9. Look for horns to go back out of the head and then drop really low for maximum length.
    10. The third quarter measurement should look heavy, not thin. You want the whole horn to carry the mass all the way out.

    [​IMG]



    Anatomical Measurements
    (Courtesy of Clay Goldman, Mogollon Taxidermy)
    • Ear to ear length: 13-14"
    • Front of eye to front of eye: 5 1/2-5 3/4"
    • Base of horn to nose: 8-10"
    • Shoulder to shoulder: 13-14" (but can vary quite a bit)
    • Top of shoulder to hoof: 38-40"
    • Front of eye to tip of nose: 8-9"
    • Length of the ear from the opening to the tip: 4"

    [​IMG]



    Sheep Scoring Practice Test
    Tim Rushing’s son Cody drew a tag in Colorado for September of 2010. After reading this article you should now understand how important historical data is to predicting the mass measurement of a bighorn sheep, but the unit Cody drew had never been hunted so there was no historical data available. After an exciting summer of scouting, learning new country, and evaluating sheep, Cody harvested a gorgeous ram. While scouting they were able to capture some live photos of the ram, offering us a unique chance to estimate his score before actually putting a measuring tape on him.
    – Chris Denham, Editor

    [​IMG]



    [​IMG]



    Post Hunt Thoughts
    I slightly overestimated this ram in every category. Since the hunting unit was brand new and there was no historical data to use as a predictor of base size, I went off of previous kill pictures from across the state for comparison. I maintain that knowing historical data of previous ram kills to be one of the best predictors of base size per hunting unit. Base size is typically the critical element for higher scoring trophies. Judging horn length is usually the easiest part of the horn to estimate and as I look at scouting photos on this ram, I see my errors. About 80% of the photos I have make this ram look around 38"+ long. The other 20% of the photos make the ram look smaller than 38". In the future,I will let that conservative looking 20% define the length and overall score. Photos don’t lie and they can provide an accurate synopsis of all the different views necessary for accurate judging.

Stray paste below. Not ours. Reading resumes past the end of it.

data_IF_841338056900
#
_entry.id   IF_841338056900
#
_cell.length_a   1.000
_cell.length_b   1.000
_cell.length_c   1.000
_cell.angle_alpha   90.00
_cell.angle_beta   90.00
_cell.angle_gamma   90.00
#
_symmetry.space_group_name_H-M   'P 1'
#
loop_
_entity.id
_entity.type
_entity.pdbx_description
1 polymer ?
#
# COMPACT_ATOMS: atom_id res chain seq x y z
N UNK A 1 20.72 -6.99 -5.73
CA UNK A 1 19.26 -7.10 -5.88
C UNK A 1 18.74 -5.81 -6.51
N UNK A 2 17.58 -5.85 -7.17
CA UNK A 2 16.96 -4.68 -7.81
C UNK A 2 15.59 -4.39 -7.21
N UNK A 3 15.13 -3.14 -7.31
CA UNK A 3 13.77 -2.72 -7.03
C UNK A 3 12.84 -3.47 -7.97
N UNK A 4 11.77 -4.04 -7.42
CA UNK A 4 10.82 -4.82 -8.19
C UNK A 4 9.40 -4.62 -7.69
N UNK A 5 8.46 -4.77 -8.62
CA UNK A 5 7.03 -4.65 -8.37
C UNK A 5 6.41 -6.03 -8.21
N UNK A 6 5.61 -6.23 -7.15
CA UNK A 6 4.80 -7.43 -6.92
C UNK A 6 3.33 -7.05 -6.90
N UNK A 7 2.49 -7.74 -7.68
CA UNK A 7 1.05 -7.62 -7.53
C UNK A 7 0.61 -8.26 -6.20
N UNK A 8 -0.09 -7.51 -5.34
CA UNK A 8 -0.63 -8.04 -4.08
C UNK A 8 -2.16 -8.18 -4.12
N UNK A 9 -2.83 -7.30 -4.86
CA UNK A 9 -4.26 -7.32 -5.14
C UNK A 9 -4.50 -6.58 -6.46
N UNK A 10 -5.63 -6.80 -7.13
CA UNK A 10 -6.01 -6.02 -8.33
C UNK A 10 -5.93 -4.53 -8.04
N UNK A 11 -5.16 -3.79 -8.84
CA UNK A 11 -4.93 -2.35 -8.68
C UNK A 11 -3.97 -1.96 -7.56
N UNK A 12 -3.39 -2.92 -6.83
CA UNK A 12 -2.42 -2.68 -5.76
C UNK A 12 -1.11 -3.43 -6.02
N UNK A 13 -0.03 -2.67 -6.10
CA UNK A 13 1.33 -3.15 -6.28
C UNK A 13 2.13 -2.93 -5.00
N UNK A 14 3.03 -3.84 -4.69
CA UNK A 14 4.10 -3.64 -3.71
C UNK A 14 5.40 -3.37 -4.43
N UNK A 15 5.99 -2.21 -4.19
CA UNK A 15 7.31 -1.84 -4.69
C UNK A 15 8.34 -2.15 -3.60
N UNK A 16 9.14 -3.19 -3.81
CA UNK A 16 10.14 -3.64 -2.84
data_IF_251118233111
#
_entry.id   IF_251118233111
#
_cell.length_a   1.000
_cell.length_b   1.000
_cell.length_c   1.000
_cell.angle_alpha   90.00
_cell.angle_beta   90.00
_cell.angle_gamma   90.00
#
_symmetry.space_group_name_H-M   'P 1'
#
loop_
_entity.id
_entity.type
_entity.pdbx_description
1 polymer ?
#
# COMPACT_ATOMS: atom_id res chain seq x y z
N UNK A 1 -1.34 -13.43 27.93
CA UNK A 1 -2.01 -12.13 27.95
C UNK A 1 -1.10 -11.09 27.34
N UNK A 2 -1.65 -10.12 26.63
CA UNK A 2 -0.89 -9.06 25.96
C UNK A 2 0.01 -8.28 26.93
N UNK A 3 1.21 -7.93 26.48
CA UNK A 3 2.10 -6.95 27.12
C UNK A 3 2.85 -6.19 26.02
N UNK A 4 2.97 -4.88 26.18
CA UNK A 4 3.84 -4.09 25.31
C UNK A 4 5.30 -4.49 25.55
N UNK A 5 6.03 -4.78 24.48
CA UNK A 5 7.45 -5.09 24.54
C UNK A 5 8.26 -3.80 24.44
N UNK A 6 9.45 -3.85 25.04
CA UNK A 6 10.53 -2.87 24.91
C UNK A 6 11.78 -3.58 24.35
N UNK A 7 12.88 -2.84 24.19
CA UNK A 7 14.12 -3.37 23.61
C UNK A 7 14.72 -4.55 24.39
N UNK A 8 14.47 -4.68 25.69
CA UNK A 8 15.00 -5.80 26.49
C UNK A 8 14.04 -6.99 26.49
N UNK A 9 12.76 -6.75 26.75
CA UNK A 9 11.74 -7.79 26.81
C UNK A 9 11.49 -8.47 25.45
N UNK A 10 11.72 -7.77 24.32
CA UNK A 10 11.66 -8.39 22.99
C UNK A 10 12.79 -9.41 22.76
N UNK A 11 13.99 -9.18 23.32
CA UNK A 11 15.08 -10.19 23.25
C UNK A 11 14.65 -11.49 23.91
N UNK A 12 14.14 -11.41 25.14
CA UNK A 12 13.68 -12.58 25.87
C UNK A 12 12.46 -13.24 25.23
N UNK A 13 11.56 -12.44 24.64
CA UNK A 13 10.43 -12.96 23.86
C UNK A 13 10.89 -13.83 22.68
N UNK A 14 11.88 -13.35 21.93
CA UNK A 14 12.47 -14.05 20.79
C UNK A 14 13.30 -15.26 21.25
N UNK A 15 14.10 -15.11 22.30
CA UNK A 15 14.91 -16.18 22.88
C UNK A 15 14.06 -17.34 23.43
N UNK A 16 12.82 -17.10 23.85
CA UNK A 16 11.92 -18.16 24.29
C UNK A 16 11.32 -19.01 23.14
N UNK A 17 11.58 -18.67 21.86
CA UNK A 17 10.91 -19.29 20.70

– Tim Rushing

    [​IMG]



    ---Summary---
    Score should never define a trophy
    All wild rams have inherent beauty and uniqueness
    The big ones still always look big!

    Western Hunter Magazine and appears courtesy of Western Hunter Magazine. Western Hunter Magazine is your best resource for hunting information for all western species. Whether you are interested in elk, deer, antelope, bighorn sheep or moose we will bring the adventure to your mailbox! Our subtitle is Gear - Tactics - Information - Adventure and we take each of these seriously. We only feature the finest hunting gear available from the finest makers in the world. If you are looking for information or looking to buy, we will steer you in the right direction. In each issue you will learn tips and tactics from the most experienced hunters in the west. With articles on field judging trophies, glassing techniques and calling strategies, we guarantee you will learn something new in every issue, and will continue to become a more knowledgeable and skilled Western Hunter.
    Click to expand...

    Share This Article